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In The News: Childhood Obesity, COVID-19 and Weather, Lawnmower Injuries, Preventing Heart Damage

Published on
May 8, 2020
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mccannn [at] email.chop.edu (By Nancy McCann)

In this week’s roundup of News, our researchers receive the Chan Zuckerberg Initiative award (CZI) for studying what role inflammation plays in childhood obesity. PolicyLab releases new data about the effects of warming weather on the spread of the coronavirus. New findings by CHOP investigators reveal where in the U.S. the most lawnmower injuries among children occur. And a Children’s Oncology Group study shows what drug prevents heart damage in children undergoing chemotherapy for acute myeloid leukemia.

Childhood Obesity Researchers Receive Chan Zuckerberg Initiative Award

A team of three investigators from Children’s Hospital of Philadelphia and the University of Pennsylvania are among 29 interdisciplinary teams who will share a $14 million award for the exploration of emerging ideas regarding the role of inflammation in disease. The CZI will support these small teams to carry out two-year pilot projects focused on tissue-level inflammatory processes in diverse tissues and disease states.

“Dr.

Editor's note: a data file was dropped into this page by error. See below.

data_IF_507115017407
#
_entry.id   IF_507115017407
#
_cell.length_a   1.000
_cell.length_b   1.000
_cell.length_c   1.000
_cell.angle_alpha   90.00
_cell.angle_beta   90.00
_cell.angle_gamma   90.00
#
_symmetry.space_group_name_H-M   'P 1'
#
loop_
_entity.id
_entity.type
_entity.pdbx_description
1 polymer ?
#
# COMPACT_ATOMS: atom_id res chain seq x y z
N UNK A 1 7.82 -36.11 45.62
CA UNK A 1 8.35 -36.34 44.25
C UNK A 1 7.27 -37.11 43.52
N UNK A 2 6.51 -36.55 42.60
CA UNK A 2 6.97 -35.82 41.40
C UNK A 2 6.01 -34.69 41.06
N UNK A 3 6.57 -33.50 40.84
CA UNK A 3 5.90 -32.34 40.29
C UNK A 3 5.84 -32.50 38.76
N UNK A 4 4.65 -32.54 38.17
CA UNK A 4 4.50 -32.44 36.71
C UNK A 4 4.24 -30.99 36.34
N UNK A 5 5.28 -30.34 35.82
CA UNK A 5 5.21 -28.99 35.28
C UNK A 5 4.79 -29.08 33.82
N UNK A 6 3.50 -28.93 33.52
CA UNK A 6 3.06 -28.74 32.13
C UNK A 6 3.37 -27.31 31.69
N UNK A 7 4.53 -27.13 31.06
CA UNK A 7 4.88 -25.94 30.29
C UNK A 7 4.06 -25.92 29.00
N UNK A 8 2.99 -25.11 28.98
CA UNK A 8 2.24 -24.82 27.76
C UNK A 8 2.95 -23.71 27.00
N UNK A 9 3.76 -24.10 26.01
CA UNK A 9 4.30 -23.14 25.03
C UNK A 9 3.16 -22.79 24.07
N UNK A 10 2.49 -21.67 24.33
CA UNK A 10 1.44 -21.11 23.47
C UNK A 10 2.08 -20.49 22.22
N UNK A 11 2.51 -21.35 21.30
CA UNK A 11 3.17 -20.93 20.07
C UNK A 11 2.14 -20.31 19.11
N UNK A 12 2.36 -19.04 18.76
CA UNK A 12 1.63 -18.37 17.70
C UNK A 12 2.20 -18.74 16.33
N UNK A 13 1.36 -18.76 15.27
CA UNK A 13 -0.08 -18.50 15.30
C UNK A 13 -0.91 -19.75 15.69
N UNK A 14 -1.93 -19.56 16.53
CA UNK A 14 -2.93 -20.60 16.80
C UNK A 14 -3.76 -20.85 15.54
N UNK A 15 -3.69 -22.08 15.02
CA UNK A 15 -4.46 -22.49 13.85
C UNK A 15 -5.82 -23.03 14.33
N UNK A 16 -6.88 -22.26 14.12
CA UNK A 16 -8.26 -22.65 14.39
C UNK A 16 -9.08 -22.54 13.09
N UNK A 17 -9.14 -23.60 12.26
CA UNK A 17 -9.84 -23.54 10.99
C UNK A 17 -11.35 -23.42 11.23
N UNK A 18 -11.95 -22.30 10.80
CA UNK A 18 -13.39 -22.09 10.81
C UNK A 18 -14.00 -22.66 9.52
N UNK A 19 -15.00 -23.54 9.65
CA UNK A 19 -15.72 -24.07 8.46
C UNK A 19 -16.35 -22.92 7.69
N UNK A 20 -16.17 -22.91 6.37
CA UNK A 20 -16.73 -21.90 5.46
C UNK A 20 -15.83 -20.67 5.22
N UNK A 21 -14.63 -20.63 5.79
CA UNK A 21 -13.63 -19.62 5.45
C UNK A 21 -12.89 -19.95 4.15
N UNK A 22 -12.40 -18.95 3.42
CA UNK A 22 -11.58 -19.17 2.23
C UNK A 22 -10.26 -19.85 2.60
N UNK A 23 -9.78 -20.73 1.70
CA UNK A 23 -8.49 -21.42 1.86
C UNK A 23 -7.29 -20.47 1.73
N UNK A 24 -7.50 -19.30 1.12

Sarah Henrickson, MD, PhD, receives Chan Zuckerberg Initiative award.

Through their project “Understanding Inflammation’s Role in Childhood Obesity,” Sarah Henrickson, MD, PhD, Division of Allergy Immunology at CHOP; Jorge Henao-Mejia MD, PhD, CHOP Division of Pathology and Laboratory Medicine; and Golnaz Vahedi, PhD, assistant professor of Genetics at Penn; seek to discover how childhood obesity affects physiology and whether there are long-term consequences for the immune system even if obesity is corrected.

“Worldwide, childhood obesity is one of the most common chronic inflammatory diseases,” Dr. Henrickson said. “However, the impact of that cumulative inflammation on pediatric immune function is poorly understood. This grant will allow our team to work together on this question in both pediatric mouse models and in pediatric patients at a single cell level, fully exploiting the data with cutting edge analysis strategies. We hope this work will be transformative for our understanding of these key questions and move us toward being able to optimize care for these children by better understanding their dysregulated physiology.”

See the CZI press release and University of Pennsylvania press release for more information.

New Model Suggests Warming Weather Will Impact Spread of COVID-19

CHOP’s PolicyLab released new data that show projected COVID-19 cases by county based on when, and how aggressively, communities reopen non-essential businesses. The findings indicate that even the most densely populated cities have opportunities to begin safely reopening as temperatures rise — if a measured approach is taken.